People who live within 300 metres of a green space are 16 percent less likely to experience a stroke, claims a recent study
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Most of us spend time in nature to improve our mood, release stress and feel more relaxed.
But a recent study has found that people who live within 300 metres of a forest, farm, or city park are 16 percent less likely to experience a stroke.
New research published in the Environmental International journal collected data from more than three million Spaniards to measure the association between air quality and stroke.
The researchers explored anonymised data from the public health service of Catalonia, which covers nearly everyone from that region of Spain.
Those under the age of 18, who already had a stroke, and with incomplete data were excluded from the study, with a final dataset of 3,521,274 participants.
Over a two year period (2016 and 2017), the data revealed that 10,865 adults had an ischemic stroke.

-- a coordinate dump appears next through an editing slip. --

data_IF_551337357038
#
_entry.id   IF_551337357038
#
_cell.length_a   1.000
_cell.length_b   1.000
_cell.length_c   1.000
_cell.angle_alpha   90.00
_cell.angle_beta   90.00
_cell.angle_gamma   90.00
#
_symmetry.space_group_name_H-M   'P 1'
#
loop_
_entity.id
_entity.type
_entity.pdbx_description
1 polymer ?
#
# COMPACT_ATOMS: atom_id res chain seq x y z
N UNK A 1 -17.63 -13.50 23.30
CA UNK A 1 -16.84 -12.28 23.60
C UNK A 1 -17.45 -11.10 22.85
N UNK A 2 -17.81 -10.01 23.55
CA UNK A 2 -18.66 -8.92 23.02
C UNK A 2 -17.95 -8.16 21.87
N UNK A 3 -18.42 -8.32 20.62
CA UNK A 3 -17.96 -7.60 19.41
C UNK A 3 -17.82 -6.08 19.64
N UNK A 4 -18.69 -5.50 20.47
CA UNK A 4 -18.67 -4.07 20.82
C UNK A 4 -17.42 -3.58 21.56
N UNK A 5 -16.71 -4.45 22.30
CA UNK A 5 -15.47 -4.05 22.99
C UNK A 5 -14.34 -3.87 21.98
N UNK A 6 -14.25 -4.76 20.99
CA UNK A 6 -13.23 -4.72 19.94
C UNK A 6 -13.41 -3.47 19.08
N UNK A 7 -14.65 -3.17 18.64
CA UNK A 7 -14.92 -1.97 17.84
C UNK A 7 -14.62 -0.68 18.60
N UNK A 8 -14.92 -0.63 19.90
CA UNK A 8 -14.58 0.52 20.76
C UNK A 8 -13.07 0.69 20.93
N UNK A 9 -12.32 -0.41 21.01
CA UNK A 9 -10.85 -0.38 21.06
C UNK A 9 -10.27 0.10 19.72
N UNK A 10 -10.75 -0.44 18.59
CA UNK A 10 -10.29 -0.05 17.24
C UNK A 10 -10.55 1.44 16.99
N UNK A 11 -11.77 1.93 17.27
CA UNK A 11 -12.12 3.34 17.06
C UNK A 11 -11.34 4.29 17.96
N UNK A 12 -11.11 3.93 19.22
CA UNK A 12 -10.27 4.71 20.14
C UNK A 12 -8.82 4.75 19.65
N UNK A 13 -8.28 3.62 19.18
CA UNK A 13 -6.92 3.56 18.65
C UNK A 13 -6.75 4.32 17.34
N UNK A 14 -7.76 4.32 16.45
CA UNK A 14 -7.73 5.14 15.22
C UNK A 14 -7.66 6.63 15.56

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According to the NHS : “Ischaemic strokes are the most common type of stroke. They happen when a blood clot blocks the flow of blood and oxygen to the brain.”
The data gathered included home addresses and researchers found that participants who lived within 300 metres of a green space were 16 percent less likely to experience a stroke within the two years.
They also found that the risk of a stroke steadily increased for those with higher exposure to air pollution in their homes.
Researchers of the study wrote: “Green spaces provide a beneficial effect on health through different mechanisms, such as mental restoration and stress reduction, increased physical activity, improved social contacts/cohesion, and exposure to an enriched microbiome.”
The World Health Organisation has identified that access to a green spaces has a number of health benefits, including improved immune system health, better mental health, fewer heart attacks, improved sleep, and even better pregnancy outcomes.
Every year, 100,000 people in the UK suffer from a stroke.
According to the NHS, stroke survivors often experience problems with speaking and understanding, as well as reading and writing.
Anyone can have an ischemic stroke, but they are often linked to other health conditions that tighten and restrict blood flow.
Lifestyle factors that can increase the risk of an ischemic stroke include: